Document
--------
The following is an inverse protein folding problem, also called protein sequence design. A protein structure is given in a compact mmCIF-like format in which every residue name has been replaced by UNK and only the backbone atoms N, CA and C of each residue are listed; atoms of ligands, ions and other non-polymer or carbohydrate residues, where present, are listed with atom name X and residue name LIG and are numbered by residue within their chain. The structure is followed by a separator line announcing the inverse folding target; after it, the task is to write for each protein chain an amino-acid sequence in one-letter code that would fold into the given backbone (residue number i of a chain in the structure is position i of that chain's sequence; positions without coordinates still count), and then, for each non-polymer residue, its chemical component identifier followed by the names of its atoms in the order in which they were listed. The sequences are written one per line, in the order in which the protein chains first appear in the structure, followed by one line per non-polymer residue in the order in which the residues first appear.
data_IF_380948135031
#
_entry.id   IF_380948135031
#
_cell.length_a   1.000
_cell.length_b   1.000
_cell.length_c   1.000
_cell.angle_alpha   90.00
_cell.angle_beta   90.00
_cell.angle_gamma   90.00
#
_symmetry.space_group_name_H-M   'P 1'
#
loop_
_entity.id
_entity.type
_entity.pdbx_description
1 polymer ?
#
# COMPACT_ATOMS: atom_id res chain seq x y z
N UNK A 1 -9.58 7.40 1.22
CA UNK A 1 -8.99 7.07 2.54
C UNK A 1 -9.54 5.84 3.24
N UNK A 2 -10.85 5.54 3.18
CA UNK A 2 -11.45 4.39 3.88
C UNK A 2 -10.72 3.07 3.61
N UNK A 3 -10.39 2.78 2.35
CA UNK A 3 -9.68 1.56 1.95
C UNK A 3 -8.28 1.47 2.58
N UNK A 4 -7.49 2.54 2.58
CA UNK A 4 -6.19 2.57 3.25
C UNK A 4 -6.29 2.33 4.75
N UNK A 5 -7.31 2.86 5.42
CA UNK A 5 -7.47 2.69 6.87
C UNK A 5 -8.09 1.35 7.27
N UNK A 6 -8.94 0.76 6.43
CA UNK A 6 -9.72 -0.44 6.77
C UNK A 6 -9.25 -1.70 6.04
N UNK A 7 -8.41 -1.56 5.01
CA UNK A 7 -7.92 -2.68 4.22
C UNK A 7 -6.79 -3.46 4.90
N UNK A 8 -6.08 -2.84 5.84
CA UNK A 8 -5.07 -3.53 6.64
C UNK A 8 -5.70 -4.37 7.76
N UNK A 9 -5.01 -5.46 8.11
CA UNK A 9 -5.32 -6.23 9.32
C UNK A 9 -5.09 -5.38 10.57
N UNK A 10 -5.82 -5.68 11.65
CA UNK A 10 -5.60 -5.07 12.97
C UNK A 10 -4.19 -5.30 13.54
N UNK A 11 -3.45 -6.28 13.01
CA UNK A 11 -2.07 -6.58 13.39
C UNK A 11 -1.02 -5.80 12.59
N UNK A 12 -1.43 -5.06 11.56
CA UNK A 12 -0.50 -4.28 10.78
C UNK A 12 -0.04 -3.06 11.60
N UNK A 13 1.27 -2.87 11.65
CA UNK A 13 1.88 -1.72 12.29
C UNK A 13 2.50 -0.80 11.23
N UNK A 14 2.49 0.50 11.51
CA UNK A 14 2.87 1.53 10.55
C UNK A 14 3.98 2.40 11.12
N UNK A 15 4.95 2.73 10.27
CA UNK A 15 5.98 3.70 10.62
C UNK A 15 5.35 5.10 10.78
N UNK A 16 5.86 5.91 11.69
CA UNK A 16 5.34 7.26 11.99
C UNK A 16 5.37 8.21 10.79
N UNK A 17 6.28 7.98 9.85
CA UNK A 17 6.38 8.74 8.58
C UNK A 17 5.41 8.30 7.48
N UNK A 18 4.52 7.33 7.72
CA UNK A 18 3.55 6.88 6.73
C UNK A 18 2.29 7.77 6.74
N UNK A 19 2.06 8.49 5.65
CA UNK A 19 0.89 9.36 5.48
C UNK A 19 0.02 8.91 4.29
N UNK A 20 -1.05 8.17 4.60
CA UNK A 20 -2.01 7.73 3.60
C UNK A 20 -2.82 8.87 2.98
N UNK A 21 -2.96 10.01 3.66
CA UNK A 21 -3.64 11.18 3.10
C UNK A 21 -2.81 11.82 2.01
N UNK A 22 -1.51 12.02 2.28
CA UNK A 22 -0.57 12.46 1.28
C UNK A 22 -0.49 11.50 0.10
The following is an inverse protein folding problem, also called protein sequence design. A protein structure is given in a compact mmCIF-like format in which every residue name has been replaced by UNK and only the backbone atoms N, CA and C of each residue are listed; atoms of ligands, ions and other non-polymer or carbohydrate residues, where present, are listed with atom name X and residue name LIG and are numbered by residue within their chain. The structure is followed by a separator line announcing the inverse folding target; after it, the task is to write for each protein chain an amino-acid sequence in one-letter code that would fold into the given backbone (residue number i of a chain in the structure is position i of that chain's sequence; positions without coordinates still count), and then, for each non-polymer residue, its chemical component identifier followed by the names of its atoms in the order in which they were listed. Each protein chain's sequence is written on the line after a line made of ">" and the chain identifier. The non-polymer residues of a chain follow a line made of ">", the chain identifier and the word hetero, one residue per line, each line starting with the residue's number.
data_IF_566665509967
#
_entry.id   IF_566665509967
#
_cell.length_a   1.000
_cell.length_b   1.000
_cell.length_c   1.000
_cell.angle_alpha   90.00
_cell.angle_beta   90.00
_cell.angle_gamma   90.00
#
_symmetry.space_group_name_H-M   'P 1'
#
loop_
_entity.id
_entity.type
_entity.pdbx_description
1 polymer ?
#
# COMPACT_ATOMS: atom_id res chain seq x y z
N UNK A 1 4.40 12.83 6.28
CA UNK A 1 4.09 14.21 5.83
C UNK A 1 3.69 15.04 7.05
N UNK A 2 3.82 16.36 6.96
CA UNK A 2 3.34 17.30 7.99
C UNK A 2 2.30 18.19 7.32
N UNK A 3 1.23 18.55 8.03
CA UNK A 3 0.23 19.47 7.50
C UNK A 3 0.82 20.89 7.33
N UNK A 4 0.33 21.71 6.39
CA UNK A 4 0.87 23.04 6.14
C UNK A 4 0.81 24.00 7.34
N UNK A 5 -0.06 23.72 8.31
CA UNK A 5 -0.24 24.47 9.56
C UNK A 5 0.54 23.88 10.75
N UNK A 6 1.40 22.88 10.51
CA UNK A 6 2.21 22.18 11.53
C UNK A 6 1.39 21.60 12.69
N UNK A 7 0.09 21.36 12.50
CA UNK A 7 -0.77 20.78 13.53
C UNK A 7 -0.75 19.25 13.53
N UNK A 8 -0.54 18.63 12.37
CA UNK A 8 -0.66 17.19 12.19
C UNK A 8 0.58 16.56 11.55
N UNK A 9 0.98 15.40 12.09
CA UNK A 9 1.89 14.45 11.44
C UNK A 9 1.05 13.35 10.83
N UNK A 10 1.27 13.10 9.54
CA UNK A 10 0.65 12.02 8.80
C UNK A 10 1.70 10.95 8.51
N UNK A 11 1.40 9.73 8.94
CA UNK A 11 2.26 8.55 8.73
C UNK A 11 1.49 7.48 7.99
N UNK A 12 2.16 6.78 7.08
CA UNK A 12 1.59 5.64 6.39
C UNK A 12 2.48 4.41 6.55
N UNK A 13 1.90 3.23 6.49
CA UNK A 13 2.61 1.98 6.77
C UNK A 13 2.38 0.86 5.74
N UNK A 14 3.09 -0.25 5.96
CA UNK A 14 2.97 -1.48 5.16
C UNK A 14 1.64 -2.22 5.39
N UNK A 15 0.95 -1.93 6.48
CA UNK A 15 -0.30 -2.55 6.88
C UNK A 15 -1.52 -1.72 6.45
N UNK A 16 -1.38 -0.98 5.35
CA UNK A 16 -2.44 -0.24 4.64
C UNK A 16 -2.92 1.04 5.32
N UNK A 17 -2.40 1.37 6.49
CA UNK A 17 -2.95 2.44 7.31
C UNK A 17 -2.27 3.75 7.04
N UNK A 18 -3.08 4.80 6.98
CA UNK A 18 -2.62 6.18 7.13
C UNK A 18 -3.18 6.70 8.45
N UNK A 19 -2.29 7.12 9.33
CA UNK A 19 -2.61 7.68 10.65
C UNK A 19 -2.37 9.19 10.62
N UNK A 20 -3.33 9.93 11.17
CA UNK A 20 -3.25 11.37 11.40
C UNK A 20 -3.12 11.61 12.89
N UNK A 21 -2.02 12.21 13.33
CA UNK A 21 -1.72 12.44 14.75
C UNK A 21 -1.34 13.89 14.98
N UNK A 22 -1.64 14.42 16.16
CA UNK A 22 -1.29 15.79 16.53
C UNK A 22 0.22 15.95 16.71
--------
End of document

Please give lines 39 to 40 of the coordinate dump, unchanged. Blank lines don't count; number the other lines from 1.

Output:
C UNK A 6 -9.25 -1.70 6.04
N UNK A 7 -8.41 -1.56 5.01